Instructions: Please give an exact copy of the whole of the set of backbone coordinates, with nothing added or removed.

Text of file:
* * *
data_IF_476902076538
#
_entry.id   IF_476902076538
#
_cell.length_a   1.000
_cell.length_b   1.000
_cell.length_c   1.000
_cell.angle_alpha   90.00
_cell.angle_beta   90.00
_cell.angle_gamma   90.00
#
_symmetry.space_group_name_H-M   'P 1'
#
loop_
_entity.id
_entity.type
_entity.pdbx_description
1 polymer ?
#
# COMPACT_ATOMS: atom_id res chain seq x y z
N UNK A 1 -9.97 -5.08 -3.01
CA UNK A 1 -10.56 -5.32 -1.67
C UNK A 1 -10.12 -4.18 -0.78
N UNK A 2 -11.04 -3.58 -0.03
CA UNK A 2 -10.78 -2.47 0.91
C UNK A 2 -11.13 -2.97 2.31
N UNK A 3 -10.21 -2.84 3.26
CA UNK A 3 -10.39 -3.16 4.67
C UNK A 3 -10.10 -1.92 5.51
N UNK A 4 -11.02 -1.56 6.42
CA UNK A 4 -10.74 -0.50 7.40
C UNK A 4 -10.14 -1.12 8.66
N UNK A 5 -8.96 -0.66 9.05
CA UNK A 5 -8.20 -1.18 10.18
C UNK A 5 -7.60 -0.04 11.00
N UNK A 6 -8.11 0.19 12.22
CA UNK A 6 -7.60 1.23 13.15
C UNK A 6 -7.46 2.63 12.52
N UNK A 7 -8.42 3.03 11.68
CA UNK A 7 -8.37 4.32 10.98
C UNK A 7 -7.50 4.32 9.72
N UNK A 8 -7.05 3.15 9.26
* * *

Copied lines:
data_IF_476902076538
#
_entry.id   IF_476902076538
#
_cell.length_a   1.000
_cell.length_b   1.000
_cell.length_c   1.000
_cell.angle_alpha   90.00
_cell.angle_beta   90.00
_cell.angle_gamma   90.00
#
_symmetry.space_group_name_H-M   'P 1'
#
loop_
_entity.id
_entity.type
_entity.pdbx_description
1 polymer ?
#
# COMPACT_ATOMS: atom_id res chain seq x y z
N UNK A 1 -9.97 -5.08 -3.01
CA UNK A 1 -10.56 -5.32 -1.67
C UNK A 1 -10.12 -4.18 -0.78
N UNK A 2 -11.04 -3.58 -0.03
CA UNK A 2 -10.78 -2.47 0.91
C UNK A 2 -11.13 -2.97 2.31
N UNK A 3 -10.21 -2.84 3.26
CA UNK A 3 -10.39 -3.16 4.67
C UNK A 3 -10.10 -1.92 5.51
N UNK A 4 -11.02 -1.56 6.42
CA UNK A 4 -10.74 -0.50 7.40
C UNK A 4 -10.14 -1.12 8.66
N UNK A 5 -8.96 -0.66 9.05
CA UNK A 5 -8.20 -1.18 10.18
C UNK A 5 -7.60 -0.04 11.00
N UNK A 6 -8.11 0.19 12.22
CA UNK A 6 -7.60 1.23 13.15
C UNK A 6 -7.46 2.63 12.52
N UNK A 7 -8.42 3.03 11.68
CA UNK A 7 -8.37 4.32 10.98
C UNK A 7 -7.50 4.32 9.72
N UNK A 8 -7.05 3.15 9.26